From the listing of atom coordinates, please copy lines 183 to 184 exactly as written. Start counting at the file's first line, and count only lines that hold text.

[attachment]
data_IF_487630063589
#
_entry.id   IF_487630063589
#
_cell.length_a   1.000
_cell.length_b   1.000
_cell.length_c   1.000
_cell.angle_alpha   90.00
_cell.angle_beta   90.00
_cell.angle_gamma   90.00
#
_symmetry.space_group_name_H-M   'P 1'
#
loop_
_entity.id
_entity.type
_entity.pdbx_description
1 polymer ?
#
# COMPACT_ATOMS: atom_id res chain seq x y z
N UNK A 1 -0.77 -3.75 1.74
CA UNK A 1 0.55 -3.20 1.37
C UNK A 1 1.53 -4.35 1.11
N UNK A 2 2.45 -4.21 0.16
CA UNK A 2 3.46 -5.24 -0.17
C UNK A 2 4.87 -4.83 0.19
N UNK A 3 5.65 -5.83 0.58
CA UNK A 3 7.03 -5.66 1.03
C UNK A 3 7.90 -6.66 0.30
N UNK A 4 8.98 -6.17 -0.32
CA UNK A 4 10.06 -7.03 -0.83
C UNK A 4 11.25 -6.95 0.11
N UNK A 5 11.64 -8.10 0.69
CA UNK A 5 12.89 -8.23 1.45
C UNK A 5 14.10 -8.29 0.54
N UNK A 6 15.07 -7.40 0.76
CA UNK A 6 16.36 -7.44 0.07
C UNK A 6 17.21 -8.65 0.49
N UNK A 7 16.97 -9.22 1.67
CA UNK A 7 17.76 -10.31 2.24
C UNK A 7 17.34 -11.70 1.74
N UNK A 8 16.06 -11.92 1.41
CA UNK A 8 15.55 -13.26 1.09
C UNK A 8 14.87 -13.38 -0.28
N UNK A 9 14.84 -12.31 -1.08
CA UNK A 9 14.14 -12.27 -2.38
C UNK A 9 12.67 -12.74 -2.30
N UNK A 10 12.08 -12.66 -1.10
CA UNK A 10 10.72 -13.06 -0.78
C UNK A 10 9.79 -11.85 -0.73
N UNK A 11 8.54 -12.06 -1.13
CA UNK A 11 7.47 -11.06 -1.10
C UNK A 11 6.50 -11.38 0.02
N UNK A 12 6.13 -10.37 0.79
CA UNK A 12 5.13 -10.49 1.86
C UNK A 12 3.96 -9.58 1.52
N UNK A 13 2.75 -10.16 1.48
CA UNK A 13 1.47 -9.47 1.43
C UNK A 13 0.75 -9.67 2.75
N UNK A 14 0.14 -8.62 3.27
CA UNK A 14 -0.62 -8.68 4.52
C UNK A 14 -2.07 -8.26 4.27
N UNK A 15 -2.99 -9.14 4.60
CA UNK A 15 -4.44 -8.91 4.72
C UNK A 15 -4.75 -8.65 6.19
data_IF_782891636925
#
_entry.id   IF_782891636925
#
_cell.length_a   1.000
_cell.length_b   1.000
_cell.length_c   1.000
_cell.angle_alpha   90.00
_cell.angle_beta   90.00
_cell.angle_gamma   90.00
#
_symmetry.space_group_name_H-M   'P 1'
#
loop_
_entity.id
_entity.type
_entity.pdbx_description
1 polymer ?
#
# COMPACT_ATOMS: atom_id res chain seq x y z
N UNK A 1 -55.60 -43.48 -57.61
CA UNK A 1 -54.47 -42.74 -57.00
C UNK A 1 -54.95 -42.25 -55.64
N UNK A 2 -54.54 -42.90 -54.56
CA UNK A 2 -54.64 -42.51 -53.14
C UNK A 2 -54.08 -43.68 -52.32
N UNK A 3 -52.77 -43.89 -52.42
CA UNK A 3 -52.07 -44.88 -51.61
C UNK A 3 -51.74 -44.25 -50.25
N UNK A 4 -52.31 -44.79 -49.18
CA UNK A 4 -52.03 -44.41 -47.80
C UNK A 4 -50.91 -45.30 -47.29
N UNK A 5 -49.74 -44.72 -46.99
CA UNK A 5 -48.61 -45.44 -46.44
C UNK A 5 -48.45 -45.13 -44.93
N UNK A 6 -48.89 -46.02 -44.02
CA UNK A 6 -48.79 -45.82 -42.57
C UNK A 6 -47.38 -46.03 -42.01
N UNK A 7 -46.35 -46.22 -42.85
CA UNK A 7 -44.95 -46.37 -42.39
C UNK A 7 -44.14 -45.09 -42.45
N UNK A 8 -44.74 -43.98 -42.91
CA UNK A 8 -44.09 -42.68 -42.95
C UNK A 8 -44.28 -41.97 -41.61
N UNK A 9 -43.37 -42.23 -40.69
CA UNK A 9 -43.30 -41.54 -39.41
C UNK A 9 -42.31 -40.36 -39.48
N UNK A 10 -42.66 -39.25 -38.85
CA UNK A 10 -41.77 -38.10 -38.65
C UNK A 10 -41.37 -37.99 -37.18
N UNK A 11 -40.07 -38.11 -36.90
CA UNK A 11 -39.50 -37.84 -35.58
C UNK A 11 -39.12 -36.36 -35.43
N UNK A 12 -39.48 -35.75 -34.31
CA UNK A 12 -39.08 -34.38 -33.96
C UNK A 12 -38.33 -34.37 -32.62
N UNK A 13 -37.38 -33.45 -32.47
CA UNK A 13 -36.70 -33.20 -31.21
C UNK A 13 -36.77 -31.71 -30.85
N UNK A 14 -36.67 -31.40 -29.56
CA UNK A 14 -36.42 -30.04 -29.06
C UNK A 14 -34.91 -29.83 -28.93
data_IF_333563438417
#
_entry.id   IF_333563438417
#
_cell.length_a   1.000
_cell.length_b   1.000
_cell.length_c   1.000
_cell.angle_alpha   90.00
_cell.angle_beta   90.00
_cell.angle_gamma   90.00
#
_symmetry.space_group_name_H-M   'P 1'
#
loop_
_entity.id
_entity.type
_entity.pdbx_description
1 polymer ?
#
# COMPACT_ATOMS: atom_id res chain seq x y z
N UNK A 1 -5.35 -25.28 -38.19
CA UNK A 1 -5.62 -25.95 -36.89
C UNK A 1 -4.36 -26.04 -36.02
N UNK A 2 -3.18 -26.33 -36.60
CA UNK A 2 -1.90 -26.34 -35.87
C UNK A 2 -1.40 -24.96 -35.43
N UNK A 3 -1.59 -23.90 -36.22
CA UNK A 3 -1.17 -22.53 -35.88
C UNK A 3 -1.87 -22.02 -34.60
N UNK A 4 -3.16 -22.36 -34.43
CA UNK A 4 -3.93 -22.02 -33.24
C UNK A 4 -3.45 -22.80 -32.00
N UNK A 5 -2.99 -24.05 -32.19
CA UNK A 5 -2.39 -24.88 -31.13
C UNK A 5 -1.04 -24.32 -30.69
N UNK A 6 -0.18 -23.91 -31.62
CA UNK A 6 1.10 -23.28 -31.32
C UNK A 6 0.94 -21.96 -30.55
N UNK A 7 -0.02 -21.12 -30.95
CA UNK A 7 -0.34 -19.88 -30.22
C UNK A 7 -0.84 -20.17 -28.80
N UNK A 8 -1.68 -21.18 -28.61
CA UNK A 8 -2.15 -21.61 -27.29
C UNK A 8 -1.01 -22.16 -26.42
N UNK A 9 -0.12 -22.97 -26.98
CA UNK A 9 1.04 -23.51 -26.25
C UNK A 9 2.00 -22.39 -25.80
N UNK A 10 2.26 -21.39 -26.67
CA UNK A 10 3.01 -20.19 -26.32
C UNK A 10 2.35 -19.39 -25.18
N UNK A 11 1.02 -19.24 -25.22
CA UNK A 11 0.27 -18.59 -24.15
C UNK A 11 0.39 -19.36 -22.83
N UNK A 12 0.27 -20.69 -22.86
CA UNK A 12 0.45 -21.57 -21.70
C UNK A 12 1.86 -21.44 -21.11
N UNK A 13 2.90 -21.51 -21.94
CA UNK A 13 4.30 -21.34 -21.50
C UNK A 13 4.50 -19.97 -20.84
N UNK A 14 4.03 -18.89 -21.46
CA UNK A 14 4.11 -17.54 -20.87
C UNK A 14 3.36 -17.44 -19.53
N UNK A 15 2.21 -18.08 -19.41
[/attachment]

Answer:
C UNK A 12 1.86 -21.44 -21.11
N UNK A 13 2.90 -21.51 -21.94